Lowe's Fernandez Racing Second in Class as Storm Halts Petit Le Mans A band of thunderstorms brought an early end to the Petit Le Mans Powered by Mazda6 at Road Atlanta this afternoon. The scheduled 1,000 mile/10-hour endurance classic was ...
Lowe's Fernandez Racing Second in Class as Storm Halts Petit Le Mans
A band of thunderstorms brought an early end to the Petit Le Mans Powered by Mazda6 at Road Atlanta this afternoon. The scheduled 1,000 mile/10-hour endurance classic was red-flagged just shy of the halfway point at 4:15 pm due to persistent heavy rain and intermittent lightning. The race was officially called just after 8:00 pm.
Lowe's Fernandez Racing drivers Adrian Fernandez and Luis Diaz finished second in class and 21st overall after battling power steering issues which began during Diaz's first stint aboard the #15 Lowe's Acura while he was running first in class and ninth overall. Repairs on pit lane proved unsuccessful and the team returned to the garage to change the steering system. As a result, Fernandez and Diaz fell 29 laps behind the #20 Dyson Mazda which took the class victory.
Their result, however, was enough to clinch team championship honors for Lowe's Fernandez Racing, and engine and chassis manufacturer's titles for Acura. Fernandez and Diaz secured driver championship honors at Mosport in August.
Lowe's Fernandez Racing will head to California next for the ALMS season finale -- the Monterey Sports Car Championship -- at Mazda Raceway Laguna Seca on October 10.
Adrian Fernandez: "You never want to finish a race like this for the fans, and especially for everyone in this area with all the recent rain and flooding. I feel bad for everyone that may be having problems right now with flooding, and the fans that came here to see us. Nevertheless, we are happy about clinching the team and manufacturer's championships, and I have to say thanks to our great partners at Lowe's, Acura and Michelin. Unfortunately, we didn't show what we could do today due to the problem with the steering. When I jumped in the car, there was something really wrong. At that time, I was thinking about the safety of myself and the car because it was acting weird. Electric power steering can start doing some funny things. At the beginning, we thought it was the power steering unit or the rack and after a lengthy change, it wasn't that and we lost a lot of time. Eventually, it turned out to be the wiring harness. I didn't drive much because of the yellows which is typical of this track unfortunately, but the car felt good in the rain and in the dry. It is a shame that the fans could not see the great finishes that we always have here."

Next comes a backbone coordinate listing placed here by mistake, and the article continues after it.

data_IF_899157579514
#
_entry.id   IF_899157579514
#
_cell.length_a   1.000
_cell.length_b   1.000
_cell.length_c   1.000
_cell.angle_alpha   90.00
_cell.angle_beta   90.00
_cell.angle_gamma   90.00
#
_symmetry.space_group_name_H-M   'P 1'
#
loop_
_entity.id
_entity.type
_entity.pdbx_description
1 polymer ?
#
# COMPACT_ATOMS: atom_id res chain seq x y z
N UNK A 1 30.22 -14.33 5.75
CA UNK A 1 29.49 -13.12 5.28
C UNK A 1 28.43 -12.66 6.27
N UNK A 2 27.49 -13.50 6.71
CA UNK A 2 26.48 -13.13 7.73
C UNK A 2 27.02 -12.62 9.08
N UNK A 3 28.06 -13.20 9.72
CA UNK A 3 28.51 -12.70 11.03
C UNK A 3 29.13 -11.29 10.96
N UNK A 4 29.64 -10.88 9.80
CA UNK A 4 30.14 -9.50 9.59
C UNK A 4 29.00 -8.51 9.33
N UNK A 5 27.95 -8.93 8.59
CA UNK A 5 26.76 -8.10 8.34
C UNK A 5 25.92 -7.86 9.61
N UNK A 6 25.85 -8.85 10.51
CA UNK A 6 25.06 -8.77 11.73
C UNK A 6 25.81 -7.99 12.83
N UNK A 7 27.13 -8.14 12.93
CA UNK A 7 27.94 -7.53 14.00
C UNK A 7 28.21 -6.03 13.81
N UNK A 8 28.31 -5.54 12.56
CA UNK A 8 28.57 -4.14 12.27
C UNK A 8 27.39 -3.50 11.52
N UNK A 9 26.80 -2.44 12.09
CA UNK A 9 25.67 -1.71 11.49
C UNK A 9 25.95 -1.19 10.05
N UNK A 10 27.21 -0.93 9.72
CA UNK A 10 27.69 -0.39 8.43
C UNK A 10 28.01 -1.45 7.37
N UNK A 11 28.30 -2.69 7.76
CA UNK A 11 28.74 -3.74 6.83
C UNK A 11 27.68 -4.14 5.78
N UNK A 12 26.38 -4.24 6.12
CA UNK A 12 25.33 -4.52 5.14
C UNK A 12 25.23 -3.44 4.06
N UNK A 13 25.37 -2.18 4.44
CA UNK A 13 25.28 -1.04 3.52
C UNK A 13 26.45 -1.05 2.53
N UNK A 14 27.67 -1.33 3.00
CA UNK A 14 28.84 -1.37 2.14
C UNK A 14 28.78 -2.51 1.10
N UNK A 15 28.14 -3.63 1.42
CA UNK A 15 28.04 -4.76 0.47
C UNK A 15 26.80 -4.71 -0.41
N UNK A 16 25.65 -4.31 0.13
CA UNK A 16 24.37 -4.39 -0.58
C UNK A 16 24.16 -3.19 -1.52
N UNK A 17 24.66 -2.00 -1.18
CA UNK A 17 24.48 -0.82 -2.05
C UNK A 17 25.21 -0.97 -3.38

Luis Diaz: "We have been facing some type of electrical problem since Thursday. The team did a good job setting up the car but we didn't discover the exact problem until the race. It was a very confusing issue with the heaviness of the steering wheel because sometimes it was good and we thought we fixed the problem but that wasn't the case. In my stint, I faced a lot of challenges. One was the weather. I started the race very conservative because of the rain. When the track started drying out, I started feeling a little bit more comfortable. We were running three laps ahead of second place and I was still conservative but I started pushing a little bit to see where the car was and, unfortunately, I started having the problem with the power steering. For me, what was happening was confusing because turning to one side it was okay and to the other, it was wrong. I came in and we made some changes and checked everything mechanically. I went back out and the car was fine but then the problem came back. We put Adrian in the car to learn his opinion and he definitely felt that something was very, very wrong and we had to take the car behind the wall. We would have loved to have won Petit, but it is great to come away with the team and manufacturer's championships. It was shame today with the weather especially for the fans."